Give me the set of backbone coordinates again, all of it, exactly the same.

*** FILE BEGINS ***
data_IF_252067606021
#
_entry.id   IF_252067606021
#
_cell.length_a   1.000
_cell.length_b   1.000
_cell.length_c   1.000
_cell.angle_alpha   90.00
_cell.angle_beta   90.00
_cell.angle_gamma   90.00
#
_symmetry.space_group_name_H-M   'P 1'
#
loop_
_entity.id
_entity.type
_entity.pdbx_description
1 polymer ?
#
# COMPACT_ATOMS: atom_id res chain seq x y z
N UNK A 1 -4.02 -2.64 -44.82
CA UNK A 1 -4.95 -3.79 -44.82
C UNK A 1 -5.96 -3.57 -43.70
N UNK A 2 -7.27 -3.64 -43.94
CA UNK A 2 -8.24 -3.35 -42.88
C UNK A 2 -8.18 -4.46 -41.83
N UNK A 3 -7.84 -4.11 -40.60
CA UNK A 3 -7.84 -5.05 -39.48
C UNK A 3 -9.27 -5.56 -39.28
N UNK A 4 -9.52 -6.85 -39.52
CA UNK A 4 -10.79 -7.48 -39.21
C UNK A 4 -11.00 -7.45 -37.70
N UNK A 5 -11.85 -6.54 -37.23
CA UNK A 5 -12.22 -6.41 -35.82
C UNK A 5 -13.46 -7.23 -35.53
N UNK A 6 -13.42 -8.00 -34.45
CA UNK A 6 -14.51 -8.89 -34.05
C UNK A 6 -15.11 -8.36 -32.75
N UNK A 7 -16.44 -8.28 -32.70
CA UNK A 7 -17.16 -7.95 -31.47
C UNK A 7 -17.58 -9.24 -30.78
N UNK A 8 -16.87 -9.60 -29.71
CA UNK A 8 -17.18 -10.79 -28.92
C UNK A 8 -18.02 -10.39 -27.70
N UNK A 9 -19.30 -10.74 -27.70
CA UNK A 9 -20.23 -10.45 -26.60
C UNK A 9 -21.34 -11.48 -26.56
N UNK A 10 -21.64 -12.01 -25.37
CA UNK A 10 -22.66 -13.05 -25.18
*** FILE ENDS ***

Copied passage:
data_IF_252067606021
#
_entry.id   IF_252067606021
#
_cell.length_a   1.000
_cell.length_b   1.000
_cell.length_c   1.000
_cell.angle_alpha   90.00
_cell.angle_beta   90.00
_cell.angle_gamma   90.00
#
_symmetry.space_group_name_H-M   'P 1'
#
loop_
_entity.id
_entity.type
_entity.pdbx_description
1 polymer ?
#
# COMPACT_ATOMS: atom_id res chain seq x y z
N UNK A 1 -4.02 -2.64 -44.82
CA UNK A 1 -4.95 -3.79 -44.82
C UNK A 1 -5.96 -3.57 -43.70
N UNK A 2 -7.27 -3.64 -43.94
CA UNK A 2 -8.24 -3.35 -42.88
C UNK A 2 -8.18 -4.46 -41.83
N UNK A 3 -7.84 -4.11 -40.60
CA UNK A 3 -7.84 -5.05 -39.48
C UNK A 3 -9.27 -5.56 -39.28
N UNK A 4 -9.52 -6.85 -39.52
CA UNK A 4 -10.79 -7.48 -39.21
C UNK A 4 -11.00 -7.45 -37.70
N UNK A 5 -11.85 -6.54 -37.23
CA UNK A 5 -12.22 -6.41 -35.82
C UNK A 5 -13.46 -7.23 -35.53
N UNK A 6 -13.42 -8.00 -34.45
CA UNK A 6 -14.51 -8.89 -34.05
C UNK A 6 -15.11 -8.36 -32.75
N UNK A 7 -16.44 -8.28 -32.70
CA UNK A 7 -17.16 -7.95 -31.47
C UNK A 7 -17.58 -9.24 -30.78
N UNK A 8 -16.87 -9.60 -29.71
CA UNK A 8 -17.18 -10.79 -28.92
C UNK A 8 -18.02 -10.39 -27.70
N UNK A 9 -19.30 -10.74 -27.70
CA UNK A 9 -20.23 -10.45 -26.60
C UNK A 9 -21.34 -11.48 -26.56
N UNK A 10 -21.64 -12.01 -25.37
CA UNK A 10 -22.66 -13.05 -25.18